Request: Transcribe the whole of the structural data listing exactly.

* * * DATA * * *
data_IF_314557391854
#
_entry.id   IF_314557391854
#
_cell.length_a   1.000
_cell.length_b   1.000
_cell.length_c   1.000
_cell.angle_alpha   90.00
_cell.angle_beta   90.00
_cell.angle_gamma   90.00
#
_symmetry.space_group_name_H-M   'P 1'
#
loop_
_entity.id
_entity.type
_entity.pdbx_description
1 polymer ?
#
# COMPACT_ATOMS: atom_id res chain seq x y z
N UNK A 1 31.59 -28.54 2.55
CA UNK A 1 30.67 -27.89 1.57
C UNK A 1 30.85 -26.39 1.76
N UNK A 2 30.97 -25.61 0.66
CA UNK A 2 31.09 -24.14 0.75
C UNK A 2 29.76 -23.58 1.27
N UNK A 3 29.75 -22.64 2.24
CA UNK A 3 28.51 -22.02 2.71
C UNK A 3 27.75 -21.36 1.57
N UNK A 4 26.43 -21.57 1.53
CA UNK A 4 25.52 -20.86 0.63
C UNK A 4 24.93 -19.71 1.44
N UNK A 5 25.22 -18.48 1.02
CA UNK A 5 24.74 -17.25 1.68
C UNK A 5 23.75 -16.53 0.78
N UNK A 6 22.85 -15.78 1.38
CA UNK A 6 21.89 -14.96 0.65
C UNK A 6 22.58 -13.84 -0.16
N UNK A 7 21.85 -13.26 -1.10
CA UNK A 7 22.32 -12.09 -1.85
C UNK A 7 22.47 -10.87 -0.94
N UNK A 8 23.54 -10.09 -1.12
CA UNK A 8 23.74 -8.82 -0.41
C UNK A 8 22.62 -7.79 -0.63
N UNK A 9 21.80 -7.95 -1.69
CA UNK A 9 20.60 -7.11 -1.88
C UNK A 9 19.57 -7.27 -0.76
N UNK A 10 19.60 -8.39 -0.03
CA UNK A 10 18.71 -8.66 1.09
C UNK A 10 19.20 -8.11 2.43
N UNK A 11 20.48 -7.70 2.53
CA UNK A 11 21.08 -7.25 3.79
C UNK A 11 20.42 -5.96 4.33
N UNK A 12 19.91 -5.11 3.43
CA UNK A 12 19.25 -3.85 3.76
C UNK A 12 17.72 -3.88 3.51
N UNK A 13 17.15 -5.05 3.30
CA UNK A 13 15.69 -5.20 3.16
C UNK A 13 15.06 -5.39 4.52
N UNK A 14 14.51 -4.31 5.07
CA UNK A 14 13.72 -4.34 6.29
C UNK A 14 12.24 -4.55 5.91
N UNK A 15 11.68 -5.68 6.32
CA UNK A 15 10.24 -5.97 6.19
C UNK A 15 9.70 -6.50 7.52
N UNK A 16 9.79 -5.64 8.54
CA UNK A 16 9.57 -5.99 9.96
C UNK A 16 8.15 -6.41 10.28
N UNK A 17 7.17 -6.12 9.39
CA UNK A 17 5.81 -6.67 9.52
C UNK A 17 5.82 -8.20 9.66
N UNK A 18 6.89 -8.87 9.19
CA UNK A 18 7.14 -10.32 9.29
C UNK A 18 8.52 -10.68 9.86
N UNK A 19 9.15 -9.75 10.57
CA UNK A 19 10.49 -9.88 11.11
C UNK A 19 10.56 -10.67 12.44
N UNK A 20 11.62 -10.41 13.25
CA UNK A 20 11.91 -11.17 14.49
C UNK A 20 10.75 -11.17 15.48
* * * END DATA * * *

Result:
data_IF_314557391854
#
_entry.id   IF_314557391854
#
_cell.length_a   1.000
_cell.length_b   1.000
_cell.length_c   1.000
_cell.angle_alpha   90.00
_cell.angle_beta   90.00
_cell.angle_gamma   90.00
#
_symmetry.space_group_name_H-M   'P 1'
#
loop_
_entity.id
_entity.type
_entity.pdbx_description
1 polymer ?
#
# COMPACT_ATOMS: atom_id res chain seq x y z
N UNK A 1 31.59 -28.54 2.55
CA UNK A 1 30.67 -27.89 1.57
C UNK A 1 30.85 -26.39 1.76
N UNK A 2 30.97 -25.61 0.66
CA UNK A 2 31.09 -24.14 0.75
C UNK A 2 29.76 -23.58 1.27
N UNK A 3 29.75 -22.64 2.24
CA UNK A 3 28.51 -22.02 2.71
C UNK A 3 27.75 -21.36 1.57
N UNK A 4 26.43 -21.57 1.53
CA UNK A 4 25.52 -20.86 0.63
C UNK A 4 24.93 -19.71 1.44
N UNK A 5 25.22 -18.48 1.02
CA UNK A 5 24.74 -17.25 1.68
C UNK A 5 23.75 -16.53 0.78
N UNK A 6 22.85 -15.78 1.38
CA UNK A 6 21.89 -14.96 0.65
C UNK A 6 22.58 -13.84 -0.16
N UNK A 7 21.85 -13.26 -1.10
CA UNK A 7 22.32 -12.09 -1.85
C UNK A 7 22.47 -10.87 -0.94
N UNK A 8 23.54 -10.09 -1.12
CA UNK A 8 23.74 -8.82 -0.41
C UNK A 8 22.62 -7.79 -0.63
N UNK A 9 21.80 -7.95 -1.69
CA UNK A 9 20.60 -7.11 -1.88
C UNK A 9 19.57 -7.27 -0.76
N UNK A 10 19.60 -8.39 -0.03
CA UNK A 10 18.71 -8.66 1.09
C UNK A 10 19.20 -8.11 2.43
N UNK A 11 20.48 -7.70 2.53
CA UNK A 11 21.08 -7.25 3.79
C UNK A 11 20.42 -5.96 4.33
N UNK A 12 19.91 -5.11 3.43
CA UNK A 12 19.25 -3.85 3.76
C UNK A 12 17.72 -3.88 3.51
N UNK A 13 17.15 -5.05 3.30
CA UNK A 13 15.69 -5.20 3.16
C UNK A 13 15.06 -5.39 4.52
N UNK A 14 14.51 -4.31 5.07
CA UNK A 14 13.72 -4.34 6.29
C UNK A 14 12.24 -4.55 5.91
N UNK A 15 11.68 -5.68 6.32
CA UNK A 15 10.24 -5.97 6.19
C UNK A 15 9.70 -6.50 7.52
N UNK A 16 9.79 -5.64 8.54
CA UNK A 16 9.57 -5.99 9.96
C UNK A 16 8.15 -6.41 10.28
N UNK A 17 7.17 -6.12 9.39
CA UNK A 17 5.81 -6.67 9.52
C UNK A 17 5.82 -8.20 9.66
N UNK A 18 6.89 -8.87 9.19
CA UNK A 18 7.14 -10.32 9.29
C UNK A 18 8.52 -10.68 9.86
N UNK A 19 9.15 -9.75 10.57
CA UNK A 19 10.49 -9.88 11.11
C UNK A 19 10.56 -10.67 12.44
N UNK A 20 11.62 -10.41 13.25
CA UNK A 20 11.91 -11.17 14.49
C UNK A 20 10.75 -11.17 15.48